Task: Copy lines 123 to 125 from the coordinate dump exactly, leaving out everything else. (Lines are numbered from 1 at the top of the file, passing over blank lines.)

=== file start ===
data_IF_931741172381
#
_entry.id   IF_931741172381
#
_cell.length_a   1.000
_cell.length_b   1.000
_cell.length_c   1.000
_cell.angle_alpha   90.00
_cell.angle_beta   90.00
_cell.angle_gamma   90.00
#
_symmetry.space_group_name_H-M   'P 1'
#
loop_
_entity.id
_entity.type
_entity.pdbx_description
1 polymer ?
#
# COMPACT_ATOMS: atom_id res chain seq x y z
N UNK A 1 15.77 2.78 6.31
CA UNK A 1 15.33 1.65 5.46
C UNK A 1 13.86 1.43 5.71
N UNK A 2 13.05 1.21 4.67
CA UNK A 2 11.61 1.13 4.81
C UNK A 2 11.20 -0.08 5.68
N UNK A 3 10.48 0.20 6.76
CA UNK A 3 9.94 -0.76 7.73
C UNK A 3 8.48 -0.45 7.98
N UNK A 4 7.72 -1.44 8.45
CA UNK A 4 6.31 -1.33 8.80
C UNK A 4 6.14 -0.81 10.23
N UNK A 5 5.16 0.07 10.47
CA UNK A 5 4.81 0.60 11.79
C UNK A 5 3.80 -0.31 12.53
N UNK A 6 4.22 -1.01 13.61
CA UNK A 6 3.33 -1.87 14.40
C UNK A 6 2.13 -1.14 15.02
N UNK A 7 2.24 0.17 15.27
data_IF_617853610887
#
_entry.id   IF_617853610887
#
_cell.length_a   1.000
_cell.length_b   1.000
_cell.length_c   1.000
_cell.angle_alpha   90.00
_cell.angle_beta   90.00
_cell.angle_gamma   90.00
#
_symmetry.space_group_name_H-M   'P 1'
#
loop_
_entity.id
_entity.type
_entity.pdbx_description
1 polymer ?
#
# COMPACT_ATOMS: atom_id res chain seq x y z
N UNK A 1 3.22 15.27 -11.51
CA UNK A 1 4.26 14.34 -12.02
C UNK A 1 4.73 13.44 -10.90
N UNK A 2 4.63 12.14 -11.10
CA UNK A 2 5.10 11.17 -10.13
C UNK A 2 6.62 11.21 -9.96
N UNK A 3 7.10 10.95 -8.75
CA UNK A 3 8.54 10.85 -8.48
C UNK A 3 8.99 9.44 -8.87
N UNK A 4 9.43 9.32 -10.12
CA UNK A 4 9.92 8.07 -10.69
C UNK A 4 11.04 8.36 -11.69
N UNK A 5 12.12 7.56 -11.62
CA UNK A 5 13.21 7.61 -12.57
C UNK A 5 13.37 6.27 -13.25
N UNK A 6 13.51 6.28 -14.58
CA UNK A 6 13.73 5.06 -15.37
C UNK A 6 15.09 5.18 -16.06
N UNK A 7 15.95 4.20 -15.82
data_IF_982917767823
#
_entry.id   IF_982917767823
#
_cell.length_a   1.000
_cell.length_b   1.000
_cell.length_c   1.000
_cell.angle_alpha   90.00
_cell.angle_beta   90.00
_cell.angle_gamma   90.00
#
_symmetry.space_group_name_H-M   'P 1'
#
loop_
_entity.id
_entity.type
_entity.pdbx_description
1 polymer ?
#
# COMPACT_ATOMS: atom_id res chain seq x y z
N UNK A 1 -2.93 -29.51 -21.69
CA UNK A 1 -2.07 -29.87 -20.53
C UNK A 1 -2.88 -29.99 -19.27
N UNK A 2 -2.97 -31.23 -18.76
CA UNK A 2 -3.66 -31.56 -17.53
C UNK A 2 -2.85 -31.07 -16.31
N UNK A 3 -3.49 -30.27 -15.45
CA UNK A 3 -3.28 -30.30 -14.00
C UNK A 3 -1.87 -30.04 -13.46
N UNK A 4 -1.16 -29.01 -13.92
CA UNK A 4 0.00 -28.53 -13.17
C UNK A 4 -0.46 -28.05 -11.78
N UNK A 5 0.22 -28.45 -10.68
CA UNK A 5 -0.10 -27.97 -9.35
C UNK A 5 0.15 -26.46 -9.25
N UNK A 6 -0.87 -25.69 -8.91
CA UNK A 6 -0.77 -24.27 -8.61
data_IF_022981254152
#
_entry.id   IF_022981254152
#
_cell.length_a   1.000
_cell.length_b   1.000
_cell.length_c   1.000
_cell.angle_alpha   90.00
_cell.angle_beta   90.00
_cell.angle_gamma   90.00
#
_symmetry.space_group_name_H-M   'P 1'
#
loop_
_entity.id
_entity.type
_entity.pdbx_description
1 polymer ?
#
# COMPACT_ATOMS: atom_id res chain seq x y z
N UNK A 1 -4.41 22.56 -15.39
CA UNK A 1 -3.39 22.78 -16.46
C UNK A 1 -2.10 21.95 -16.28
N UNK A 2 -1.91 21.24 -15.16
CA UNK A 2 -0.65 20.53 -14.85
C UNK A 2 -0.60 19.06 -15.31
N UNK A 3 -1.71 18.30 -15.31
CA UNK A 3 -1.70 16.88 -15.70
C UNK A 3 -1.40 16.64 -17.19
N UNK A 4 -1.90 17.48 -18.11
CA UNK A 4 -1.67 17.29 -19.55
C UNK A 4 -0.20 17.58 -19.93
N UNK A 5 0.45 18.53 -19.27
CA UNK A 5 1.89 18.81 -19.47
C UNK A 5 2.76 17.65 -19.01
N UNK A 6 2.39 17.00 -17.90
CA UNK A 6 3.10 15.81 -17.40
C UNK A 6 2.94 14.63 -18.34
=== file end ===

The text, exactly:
_cell.angle_alpha   90.00
_cell.angle_beta   90.00
_cell.angle_gamma   90.00